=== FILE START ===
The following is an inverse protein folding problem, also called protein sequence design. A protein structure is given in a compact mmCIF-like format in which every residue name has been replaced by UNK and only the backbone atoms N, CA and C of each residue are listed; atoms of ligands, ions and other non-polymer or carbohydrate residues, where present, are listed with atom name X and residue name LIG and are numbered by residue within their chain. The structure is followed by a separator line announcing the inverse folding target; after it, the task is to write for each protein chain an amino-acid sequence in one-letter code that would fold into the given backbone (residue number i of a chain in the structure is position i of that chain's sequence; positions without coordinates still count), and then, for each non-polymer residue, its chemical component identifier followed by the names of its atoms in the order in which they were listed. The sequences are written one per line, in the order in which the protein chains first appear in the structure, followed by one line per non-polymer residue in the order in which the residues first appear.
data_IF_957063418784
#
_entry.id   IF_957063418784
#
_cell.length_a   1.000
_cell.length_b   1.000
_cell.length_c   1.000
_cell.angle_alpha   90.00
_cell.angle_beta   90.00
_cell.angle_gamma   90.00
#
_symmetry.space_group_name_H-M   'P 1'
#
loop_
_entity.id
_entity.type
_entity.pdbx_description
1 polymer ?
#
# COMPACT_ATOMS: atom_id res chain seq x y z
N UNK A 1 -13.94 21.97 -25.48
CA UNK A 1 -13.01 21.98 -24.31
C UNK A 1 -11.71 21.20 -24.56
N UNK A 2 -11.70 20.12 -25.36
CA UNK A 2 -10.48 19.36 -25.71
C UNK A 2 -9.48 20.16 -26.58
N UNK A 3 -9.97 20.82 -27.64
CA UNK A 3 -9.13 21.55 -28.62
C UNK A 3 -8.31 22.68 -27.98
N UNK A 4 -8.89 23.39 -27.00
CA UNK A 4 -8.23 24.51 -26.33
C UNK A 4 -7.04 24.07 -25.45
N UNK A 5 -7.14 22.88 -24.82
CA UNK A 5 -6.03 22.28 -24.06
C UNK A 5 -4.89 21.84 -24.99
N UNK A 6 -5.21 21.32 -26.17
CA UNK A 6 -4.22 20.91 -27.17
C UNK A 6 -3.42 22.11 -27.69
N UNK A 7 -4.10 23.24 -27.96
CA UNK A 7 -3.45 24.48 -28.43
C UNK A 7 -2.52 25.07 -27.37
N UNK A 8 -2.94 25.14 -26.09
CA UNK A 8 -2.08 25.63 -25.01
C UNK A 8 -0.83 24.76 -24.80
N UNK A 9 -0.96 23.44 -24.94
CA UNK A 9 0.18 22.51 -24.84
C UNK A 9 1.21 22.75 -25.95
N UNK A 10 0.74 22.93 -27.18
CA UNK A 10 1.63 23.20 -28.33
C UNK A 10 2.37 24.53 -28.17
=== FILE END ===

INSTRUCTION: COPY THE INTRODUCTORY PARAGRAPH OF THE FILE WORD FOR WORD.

The following is an inverse protein folding problem, also called protein sequence design. A protein structure is given in a compact mmCIF-like format in which every residue name has been replaced by UNK and only the backbone atoms N, CA and C of each residue are listed; atoms of ligands, ions and other non-polymer or carbohydrate residues, where present, are listed with atom name X and residue name LIG and are numbered by residue within their chain. The structure is followed by a separator line announcing the inverse folding target; after it, the task is to write for each protein chain an amino-acid sequence in one-letter code that would fold into the given backbone (residue number i of a chain in the structure is position i of that chain's sequence; positions without coordinates still count), and then, for each non-polymer residue, its chemical component identifier followed by the names of its atoms in the order in which they were listed. The sequences are written one per line, in the order in which the protein chains first appear in the structure, followed by one line per non-polymer residue in the order in which the residues first appear.